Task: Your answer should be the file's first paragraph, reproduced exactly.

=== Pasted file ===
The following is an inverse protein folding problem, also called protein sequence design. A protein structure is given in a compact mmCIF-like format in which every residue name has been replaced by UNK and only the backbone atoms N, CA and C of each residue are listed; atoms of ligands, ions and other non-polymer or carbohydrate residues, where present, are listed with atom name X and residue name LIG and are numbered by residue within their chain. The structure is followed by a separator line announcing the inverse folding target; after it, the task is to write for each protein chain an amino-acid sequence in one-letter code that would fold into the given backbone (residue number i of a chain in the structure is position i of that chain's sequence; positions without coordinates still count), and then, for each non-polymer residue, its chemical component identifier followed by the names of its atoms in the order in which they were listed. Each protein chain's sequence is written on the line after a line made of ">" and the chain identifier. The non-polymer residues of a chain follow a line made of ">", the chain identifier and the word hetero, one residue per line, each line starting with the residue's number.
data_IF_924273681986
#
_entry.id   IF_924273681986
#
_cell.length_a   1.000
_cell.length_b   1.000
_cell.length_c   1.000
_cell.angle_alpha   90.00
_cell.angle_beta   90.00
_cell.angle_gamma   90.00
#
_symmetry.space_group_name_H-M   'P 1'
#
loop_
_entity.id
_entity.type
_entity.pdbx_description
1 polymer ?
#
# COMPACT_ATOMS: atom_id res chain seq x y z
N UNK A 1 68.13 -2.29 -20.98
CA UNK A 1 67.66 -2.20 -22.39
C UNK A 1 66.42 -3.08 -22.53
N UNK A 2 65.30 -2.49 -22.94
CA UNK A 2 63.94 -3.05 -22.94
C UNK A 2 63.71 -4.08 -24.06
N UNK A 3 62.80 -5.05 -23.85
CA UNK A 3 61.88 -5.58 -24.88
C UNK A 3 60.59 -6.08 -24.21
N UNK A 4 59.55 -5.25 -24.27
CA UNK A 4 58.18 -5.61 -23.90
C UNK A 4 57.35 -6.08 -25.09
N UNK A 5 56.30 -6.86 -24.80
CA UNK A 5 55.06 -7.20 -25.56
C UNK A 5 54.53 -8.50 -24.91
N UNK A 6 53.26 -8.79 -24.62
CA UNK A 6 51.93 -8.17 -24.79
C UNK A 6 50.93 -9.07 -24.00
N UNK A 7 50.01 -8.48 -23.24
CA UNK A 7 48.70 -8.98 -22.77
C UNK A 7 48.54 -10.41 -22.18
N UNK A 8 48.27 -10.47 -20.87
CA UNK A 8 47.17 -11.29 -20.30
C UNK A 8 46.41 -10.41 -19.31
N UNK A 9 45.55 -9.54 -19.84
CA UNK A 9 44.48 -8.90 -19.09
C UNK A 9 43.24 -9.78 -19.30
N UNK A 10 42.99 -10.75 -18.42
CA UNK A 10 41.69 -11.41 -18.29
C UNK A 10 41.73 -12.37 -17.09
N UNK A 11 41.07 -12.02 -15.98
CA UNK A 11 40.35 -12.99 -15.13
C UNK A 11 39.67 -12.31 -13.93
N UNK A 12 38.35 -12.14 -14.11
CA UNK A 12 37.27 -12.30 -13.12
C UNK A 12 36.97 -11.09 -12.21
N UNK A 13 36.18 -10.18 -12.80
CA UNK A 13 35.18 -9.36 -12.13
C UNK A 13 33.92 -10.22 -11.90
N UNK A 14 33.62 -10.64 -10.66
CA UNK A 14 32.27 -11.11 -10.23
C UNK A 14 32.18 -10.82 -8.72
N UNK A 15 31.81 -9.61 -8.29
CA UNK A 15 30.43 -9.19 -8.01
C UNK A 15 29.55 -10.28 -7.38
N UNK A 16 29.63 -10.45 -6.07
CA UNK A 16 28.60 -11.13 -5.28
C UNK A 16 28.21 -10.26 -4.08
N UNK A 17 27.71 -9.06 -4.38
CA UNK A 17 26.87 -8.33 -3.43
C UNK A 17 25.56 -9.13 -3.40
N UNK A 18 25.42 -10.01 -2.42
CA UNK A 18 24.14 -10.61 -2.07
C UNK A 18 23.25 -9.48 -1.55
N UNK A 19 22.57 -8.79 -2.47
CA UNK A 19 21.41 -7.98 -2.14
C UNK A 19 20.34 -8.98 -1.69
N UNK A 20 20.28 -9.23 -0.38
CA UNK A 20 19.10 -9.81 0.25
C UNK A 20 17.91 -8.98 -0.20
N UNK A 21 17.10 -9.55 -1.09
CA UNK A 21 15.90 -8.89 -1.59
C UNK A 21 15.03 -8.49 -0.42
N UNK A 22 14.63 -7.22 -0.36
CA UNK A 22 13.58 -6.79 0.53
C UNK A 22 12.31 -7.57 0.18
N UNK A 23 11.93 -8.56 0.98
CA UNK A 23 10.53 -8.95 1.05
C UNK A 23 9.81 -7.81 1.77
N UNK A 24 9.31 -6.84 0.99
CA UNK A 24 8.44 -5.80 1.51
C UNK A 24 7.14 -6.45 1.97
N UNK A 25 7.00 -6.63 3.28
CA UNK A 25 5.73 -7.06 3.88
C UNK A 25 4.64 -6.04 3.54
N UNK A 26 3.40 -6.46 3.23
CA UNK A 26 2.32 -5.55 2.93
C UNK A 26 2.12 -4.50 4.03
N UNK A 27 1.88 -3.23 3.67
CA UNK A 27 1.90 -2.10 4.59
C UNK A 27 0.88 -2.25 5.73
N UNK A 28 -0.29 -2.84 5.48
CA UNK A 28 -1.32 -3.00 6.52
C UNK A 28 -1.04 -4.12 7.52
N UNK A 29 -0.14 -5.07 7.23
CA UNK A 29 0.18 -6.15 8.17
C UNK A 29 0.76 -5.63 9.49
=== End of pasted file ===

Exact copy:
The following is an inverse protein folding problem, also called protein sequence design. A protein structure is given in a compact mmCIF-like format in which every residue name has been replaced by UNK and only the backbone atoms N, CA and C of each residue are listed; atoms of ligands, ions and other non-polymer or carbohydrate residues, where present, are listed with atom name X and residue name LIG and are numbered by residue within their chain. The structure is followed by a separator line announcing the inverse folding target; after it, the task is to write for each protein chain an amino-acid sequence in one-letter code that would fold into the given backbone (residue number i of a chain in the structure is position i of that chain's sequence; positions without coordinates still count), and then, for each non-polymer residue, its chemical component identifier followed by the names of its atoms in the order in which they were listed. Each protein chain's sequence is written on the line after a line made of ">" and the chain identifier. The non-polymer residues of a chain follow a line made of ">", the chain identifier and the word hetero, one residue per line, each line starting with the residue's number.